Israel Refuses to Take Refugees—Again

The Jewish ethnostate has refused once again to take in any Syrian refugees—although its foreign ministry funds the refugee-invasion of Europe, and Jewish groups in America and the E.U. are part of the broad leftist coalition which demands that all non-Jewish states take in refugees.
 
According to a report in the Times of Israel, the Jewish state’s Energy Minister Yuval Steinitz has said that “Israel is prepared to continue treating casualties from the war in Syria but will definitely not take in any refugees.”
Among the reasons the minister gave during an interview with Israel Radio was that absorbing Syrians could cause the Palestinian Authority to renew its demand that Israel take in Palestinians from Syria, the report continued.
“You have to differentiate between the two things,” Steinitz said. “To treat injured people is one thing, to take in civilians as citizens is something else entirely.”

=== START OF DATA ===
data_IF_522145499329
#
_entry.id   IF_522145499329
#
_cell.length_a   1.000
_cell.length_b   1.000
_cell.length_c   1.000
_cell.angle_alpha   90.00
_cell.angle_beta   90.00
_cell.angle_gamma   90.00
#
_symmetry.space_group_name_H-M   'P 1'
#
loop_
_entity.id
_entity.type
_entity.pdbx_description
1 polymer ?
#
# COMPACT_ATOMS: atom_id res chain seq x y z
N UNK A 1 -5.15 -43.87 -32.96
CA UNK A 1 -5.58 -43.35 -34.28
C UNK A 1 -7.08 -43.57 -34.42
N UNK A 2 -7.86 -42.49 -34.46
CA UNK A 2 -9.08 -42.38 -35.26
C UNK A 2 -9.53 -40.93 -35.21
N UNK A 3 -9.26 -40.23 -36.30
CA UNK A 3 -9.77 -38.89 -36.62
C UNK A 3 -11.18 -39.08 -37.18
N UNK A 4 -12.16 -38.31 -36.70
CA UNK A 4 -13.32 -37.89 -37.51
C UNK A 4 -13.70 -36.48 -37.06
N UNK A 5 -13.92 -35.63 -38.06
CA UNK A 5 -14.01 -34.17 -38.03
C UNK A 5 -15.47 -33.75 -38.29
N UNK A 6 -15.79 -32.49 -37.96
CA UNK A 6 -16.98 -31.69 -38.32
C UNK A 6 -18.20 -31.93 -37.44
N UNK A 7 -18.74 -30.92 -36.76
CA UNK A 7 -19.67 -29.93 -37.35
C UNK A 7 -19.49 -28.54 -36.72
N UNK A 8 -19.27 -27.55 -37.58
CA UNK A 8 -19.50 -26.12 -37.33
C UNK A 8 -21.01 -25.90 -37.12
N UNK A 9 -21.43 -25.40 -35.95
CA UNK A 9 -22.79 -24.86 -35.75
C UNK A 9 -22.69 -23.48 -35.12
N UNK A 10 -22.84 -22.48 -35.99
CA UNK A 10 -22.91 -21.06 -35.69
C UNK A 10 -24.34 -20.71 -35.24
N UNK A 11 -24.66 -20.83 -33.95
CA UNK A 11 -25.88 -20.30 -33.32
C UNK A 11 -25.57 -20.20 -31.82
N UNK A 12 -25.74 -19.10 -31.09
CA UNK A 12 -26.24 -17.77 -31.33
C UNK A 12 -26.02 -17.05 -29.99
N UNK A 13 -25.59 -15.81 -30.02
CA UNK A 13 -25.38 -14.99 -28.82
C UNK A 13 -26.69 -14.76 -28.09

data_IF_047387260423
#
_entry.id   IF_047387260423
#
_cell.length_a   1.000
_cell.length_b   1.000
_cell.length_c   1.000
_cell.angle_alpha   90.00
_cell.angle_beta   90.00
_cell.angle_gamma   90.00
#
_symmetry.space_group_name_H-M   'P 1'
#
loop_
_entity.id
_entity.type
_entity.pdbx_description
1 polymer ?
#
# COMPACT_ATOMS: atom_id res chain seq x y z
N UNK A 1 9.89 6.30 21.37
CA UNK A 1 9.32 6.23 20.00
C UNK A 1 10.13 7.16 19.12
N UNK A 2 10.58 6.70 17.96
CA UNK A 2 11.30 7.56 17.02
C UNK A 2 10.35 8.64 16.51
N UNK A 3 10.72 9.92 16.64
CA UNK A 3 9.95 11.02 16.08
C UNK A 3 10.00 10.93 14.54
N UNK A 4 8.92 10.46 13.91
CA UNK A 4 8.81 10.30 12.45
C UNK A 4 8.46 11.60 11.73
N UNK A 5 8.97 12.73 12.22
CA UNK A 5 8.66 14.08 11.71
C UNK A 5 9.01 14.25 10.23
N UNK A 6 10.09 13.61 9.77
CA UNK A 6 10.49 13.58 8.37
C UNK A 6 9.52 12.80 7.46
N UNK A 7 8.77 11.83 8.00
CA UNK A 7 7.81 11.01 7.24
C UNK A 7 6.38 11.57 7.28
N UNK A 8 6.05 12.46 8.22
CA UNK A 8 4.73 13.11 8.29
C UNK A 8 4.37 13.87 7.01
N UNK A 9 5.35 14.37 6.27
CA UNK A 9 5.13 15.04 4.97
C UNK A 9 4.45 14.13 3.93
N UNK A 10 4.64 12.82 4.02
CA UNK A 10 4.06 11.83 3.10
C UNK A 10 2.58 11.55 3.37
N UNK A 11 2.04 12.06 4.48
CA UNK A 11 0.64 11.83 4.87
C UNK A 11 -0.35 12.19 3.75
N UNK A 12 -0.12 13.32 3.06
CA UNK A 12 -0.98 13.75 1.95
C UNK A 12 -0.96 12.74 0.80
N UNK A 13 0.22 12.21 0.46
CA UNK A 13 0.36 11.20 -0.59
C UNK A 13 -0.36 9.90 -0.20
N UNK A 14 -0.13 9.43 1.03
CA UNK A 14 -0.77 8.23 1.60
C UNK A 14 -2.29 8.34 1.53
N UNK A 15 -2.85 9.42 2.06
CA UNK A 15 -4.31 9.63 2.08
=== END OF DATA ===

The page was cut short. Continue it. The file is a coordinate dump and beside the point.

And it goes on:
The Times of Israel then revealed that since 2013, “Israel has quietly treated 3,000 Syrian casualties who were spirited across the border into Israel for medical treatment at special field hospitals or in Israeli medical centers.”
All of these “casualties” are of course from the anti-Syrian government “rebels”—in other words, ISIS-affiliated groups.
Steinitz was adamant that Syrians will only be treated by Israel and not given citizenship.
“There are enough countries in the world that can take in refugees as citizens,” he said.
Israel is also concerned that the act would rekindle the demand from Palestinian leaders to take in Palestinians from Syria. Israel has agreed to do so in the past on the condition that the incoming Palestinians relinquish their claims to “return” within Israel’s borders. Palestinian Authority President Mahmoud Abbas refused the Israeli demand, and no agreement was reached on allowing Palestinians in Syria to return.
“From our point of view we are not a regular country. The Palestinians are constantly trying to bring Palestinians and Arab residents here into Israel,” Steinitz said.
“The world is a big place. To take in wounded Syrians, definitely yes. To take in residents from Syria, definitely no.”
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